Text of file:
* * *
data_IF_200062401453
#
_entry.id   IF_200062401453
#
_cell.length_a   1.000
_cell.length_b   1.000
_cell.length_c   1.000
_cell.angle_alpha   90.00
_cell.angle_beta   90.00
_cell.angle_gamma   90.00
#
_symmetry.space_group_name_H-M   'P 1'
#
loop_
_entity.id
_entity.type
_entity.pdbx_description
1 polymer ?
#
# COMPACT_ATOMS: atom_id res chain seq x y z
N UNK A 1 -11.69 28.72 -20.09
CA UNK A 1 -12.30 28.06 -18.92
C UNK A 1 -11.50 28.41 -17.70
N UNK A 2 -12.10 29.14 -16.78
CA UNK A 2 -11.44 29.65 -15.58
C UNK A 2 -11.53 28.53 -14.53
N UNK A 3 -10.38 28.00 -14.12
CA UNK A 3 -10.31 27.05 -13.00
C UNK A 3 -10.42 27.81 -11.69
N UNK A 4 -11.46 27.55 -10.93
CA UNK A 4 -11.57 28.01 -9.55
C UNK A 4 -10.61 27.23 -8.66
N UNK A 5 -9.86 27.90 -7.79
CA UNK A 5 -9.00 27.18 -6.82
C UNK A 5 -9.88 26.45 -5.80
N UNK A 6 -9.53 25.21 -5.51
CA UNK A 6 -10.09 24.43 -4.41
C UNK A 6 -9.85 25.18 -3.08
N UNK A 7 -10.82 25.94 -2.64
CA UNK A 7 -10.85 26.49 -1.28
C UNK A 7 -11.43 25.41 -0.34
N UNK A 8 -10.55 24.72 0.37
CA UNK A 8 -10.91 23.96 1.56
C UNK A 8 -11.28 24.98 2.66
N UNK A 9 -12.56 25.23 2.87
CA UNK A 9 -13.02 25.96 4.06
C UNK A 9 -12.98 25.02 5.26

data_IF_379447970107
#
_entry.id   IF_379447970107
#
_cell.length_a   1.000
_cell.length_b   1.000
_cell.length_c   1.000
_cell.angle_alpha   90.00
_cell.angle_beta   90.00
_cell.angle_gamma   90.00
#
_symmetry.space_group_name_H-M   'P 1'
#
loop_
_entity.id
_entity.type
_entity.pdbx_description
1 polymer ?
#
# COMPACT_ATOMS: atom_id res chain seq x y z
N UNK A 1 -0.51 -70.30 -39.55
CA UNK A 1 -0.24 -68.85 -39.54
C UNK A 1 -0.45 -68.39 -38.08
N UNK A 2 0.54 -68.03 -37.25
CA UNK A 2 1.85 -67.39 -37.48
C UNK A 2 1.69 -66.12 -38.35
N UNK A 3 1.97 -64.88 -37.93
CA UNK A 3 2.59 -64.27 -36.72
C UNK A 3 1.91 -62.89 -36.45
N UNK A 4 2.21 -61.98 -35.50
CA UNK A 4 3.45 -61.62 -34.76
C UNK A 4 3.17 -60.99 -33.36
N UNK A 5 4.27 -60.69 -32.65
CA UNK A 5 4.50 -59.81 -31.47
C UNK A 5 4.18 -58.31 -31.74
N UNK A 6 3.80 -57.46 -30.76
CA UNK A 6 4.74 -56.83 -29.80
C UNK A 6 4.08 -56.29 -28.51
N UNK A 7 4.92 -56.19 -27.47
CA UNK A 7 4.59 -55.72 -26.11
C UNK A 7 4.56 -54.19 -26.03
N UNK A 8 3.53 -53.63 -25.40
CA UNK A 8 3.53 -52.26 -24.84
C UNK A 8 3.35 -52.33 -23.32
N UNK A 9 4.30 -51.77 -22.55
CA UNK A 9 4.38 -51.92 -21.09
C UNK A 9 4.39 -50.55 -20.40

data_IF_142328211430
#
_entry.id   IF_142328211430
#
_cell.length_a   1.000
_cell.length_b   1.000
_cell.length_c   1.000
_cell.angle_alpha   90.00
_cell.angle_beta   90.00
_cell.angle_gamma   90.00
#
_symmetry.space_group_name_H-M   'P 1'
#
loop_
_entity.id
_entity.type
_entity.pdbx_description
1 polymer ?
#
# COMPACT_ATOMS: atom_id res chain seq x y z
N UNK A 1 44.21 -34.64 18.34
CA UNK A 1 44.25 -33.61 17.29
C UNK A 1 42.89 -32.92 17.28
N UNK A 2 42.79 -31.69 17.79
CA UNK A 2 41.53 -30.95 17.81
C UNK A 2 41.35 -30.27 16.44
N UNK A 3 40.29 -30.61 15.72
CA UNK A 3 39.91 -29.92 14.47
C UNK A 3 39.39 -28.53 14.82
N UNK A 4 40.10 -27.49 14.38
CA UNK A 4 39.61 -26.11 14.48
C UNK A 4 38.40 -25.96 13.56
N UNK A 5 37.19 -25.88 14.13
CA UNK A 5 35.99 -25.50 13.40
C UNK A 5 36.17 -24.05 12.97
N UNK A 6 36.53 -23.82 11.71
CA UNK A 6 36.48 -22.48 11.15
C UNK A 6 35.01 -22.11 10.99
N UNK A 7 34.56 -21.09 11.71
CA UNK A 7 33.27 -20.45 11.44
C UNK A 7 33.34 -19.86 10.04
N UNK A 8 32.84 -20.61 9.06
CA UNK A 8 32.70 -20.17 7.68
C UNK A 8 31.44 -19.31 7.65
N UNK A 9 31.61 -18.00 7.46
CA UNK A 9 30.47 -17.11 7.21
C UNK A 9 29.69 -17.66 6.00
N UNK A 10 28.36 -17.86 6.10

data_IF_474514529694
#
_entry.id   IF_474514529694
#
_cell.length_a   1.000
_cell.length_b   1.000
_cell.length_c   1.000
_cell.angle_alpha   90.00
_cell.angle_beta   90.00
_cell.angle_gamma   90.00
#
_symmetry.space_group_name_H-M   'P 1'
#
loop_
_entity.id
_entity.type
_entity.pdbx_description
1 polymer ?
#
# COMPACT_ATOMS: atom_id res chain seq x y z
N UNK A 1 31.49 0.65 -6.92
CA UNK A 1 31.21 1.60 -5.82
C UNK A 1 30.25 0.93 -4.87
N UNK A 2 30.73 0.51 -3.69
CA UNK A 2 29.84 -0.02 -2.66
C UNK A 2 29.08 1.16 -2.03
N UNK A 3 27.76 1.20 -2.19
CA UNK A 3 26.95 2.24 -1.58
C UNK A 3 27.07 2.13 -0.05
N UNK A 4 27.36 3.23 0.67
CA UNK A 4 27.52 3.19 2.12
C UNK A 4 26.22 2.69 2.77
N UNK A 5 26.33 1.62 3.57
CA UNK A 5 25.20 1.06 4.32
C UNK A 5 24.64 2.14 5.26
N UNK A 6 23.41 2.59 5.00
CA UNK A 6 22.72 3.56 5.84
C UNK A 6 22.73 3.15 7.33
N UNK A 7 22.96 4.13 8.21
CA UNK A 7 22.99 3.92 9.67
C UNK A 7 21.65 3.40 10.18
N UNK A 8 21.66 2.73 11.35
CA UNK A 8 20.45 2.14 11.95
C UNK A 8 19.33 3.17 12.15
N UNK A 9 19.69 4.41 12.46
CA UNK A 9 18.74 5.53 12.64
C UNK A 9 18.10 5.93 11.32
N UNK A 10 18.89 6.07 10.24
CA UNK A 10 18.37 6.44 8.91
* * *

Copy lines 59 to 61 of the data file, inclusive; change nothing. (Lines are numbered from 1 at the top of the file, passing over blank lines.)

_symmetry.space_group_name_H-M   'P 1'
#
loop_